Ralph Breaks the Internet
Mission: Impossible - Fallout
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All Critics (11)
| Top Critics (3)
| Fresh (10)
| Rotten (1)
A profoundly Hitchcockian film, in that its real subjects are guilt, passion and terrible consequences of a sin that starts out small.
The work of one of the most continuously surprising and accomplished directors of his day.
In the end, the film is not about an attraction between two people, but about the love of the spectator for the image -- the perverse transactions between the audience and the screen.
The Woman Next Door (1981) unites the sublime Gérard Depardieu with big-screen newcomer Fanny Ardant in a combustible drama about the consequences of passion.
Intended as a sophisticated study about the travails of obsessive love among the bourgeois professionals.
An intriguing story about obsessive love
The Woman Next Door is a compelling exploration of romantic obsession.
Truffaut mines the natural acting prowess of his leading lovers to great effect
"The Woman Next Door" is a simple tale of romantic obsession. Simple enough that director Francois Truffaut apparently had trouble fleshing it into a full-length feature. So, he adds a trivial subplot about book publishing, an inordinate amount of tennis and a strangely emphasized secondary character who doesn't justify her prominence.
Bernard (Gerard Depardieu, who else?) lives with his wife and child in a cozy country home. A couple moves into the house next door and, lo and behold, the beautiful Mathilde (Fanny Ardant, who later had a daughter with Truffaut) turns out to be Bernard's ex-lover from several years ago. They had an intense relationship that drove them both to the brink of madness. Bernard and Mathilde delay telling their partners about this awkward coincidence, but can't help immediately resuming their affair. This won't end well, will it?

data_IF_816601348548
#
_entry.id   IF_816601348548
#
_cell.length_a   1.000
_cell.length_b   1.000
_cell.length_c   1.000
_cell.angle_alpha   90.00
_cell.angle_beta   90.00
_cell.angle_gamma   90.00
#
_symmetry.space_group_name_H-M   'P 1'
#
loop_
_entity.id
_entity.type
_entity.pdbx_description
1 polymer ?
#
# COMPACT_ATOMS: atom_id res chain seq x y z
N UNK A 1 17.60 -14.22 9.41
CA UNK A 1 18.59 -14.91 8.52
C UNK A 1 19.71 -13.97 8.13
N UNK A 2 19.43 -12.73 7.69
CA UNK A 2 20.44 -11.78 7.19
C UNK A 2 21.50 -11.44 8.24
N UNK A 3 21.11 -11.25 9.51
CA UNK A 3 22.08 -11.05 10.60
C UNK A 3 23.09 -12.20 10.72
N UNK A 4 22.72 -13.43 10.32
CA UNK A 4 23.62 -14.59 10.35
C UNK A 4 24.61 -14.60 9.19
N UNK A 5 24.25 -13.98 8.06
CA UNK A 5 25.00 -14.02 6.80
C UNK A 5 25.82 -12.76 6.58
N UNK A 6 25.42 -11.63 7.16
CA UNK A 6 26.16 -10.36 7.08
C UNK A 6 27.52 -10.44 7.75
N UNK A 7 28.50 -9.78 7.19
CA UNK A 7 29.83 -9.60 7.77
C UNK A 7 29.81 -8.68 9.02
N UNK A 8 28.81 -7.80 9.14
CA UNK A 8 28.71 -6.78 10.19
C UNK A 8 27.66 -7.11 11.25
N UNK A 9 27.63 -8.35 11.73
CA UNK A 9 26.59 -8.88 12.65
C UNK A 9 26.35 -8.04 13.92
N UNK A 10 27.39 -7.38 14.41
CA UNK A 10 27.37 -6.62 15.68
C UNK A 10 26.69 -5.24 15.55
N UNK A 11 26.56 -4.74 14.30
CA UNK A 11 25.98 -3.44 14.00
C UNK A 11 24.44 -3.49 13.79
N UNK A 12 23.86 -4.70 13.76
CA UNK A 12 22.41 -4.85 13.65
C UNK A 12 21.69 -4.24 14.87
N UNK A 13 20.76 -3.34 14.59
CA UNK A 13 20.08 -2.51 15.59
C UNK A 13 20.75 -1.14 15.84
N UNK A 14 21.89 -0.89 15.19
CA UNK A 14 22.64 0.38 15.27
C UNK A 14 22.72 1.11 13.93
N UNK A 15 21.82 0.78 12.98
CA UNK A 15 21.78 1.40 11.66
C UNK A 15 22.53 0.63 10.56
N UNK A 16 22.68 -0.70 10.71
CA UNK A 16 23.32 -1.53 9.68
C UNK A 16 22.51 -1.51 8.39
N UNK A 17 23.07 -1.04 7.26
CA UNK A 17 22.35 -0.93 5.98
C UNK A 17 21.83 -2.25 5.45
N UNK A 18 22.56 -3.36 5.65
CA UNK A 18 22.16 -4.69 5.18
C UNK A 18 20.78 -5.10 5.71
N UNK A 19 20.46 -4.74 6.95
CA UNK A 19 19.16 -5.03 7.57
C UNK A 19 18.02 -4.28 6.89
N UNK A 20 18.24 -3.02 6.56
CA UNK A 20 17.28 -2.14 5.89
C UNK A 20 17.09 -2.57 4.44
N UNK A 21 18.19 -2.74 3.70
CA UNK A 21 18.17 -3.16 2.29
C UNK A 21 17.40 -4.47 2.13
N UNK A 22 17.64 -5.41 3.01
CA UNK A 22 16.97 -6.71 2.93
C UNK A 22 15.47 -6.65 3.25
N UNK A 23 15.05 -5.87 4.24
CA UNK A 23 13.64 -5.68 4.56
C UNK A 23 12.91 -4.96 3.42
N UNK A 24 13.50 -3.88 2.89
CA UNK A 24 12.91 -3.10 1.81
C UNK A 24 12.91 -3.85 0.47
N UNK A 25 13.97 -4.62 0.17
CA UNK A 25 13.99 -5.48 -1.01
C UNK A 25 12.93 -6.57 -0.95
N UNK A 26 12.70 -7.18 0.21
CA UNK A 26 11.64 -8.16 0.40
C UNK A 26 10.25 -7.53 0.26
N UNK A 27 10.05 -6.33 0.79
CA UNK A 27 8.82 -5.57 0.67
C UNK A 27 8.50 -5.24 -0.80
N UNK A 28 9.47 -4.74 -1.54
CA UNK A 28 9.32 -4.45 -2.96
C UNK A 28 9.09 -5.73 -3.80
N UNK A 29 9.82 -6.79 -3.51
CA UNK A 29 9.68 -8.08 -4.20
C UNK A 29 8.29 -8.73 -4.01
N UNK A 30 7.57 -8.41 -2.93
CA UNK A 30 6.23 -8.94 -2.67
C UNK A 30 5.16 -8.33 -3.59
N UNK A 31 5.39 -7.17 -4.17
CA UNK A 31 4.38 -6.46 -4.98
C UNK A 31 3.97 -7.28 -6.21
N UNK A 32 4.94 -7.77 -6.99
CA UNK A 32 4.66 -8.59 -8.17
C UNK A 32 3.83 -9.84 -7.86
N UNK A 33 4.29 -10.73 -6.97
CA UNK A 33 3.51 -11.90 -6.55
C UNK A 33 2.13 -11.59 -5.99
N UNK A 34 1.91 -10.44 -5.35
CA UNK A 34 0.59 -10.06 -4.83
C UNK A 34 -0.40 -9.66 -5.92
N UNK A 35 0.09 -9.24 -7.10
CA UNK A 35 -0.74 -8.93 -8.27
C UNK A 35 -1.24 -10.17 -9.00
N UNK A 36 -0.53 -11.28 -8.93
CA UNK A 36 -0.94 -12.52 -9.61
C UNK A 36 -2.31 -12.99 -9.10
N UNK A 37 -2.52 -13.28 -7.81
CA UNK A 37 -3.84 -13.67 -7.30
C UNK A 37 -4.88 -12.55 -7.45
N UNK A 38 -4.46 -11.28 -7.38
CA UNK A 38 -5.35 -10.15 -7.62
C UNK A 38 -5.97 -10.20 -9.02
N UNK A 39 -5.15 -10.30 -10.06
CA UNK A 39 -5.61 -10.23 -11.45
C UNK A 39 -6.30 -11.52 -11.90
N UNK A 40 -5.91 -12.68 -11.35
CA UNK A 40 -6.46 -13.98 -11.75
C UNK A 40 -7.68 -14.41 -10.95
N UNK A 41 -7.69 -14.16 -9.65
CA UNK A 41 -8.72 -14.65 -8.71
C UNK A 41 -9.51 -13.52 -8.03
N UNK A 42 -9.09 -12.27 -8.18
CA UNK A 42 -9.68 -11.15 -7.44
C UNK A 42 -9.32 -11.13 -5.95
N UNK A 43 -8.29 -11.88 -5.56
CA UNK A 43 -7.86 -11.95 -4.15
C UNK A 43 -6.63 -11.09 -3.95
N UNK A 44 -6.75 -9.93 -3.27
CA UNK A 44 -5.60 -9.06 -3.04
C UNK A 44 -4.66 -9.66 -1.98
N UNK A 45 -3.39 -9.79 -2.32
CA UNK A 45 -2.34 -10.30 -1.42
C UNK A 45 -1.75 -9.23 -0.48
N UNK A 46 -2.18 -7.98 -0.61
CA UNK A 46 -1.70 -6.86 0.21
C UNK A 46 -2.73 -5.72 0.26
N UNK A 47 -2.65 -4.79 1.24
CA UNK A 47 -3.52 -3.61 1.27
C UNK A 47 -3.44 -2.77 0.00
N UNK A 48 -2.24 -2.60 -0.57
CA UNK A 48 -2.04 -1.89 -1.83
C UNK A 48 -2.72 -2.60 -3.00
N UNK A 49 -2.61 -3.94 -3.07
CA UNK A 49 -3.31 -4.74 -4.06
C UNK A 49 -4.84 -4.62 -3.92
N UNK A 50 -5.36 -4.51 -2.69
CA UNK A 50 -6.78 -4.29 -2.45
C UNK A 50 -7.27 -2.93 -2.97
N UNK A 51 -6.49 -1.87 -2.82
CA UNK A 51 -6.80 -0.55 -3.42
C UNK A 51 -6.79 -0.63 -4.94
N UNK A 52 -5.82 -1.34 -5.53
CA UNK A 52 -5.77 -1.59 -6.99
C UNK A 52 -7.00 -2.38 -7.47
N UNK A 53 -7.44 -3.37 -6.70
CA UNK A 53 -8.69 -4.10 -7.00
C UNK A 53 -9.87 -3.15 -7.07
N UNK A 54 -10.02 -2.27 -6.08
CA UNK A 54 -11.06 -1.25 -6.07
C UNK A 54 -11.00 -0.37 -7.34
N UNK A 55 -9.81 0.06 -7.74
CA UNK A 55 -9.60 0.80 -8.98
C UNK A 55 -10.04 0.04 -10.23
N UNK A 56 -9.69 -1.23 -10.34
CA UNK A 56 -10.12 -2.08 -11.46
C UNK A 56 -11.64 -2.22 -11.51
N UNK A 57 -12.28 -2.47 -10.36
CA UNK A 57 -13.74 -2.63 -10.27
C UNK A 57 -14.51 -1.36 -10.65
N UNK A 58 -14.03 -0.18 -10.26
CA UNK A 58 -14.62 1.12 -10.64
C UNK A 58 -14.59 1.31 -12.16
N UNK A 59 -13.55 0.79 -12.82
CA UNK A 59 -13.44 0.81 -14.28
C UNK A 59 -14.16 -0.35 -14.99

The film is expertly directed with a classy Georges Delerue score, but there's a point where the emotional heat takes a radical jump that seems too sudden and not entirely motivated. Depardieu and Ardant don't have much chemistry, and a few flashbacks might have helped their story's impact. And Veronique Silver is fine as an older, maternal friend whose crippled leg foreshadows the danger of all-consuming desire, but she never becomes vital to the plot and draws far too much screen time. Meanwhile, the spouses of Bernard and Mathilde are underwritten and barely make an impression. Odd. With a better focused script, this could have been a great film.
Depardieu wears this one really great sweater in this movie.
A lesser known Truffaut. Certainly not one of his best but it's entertaining enough. Also it's one of Truffaut's films where his love for Hitchcock is most evident. Good ending as well, even if it was somewhat foreshadowed in the beginning.
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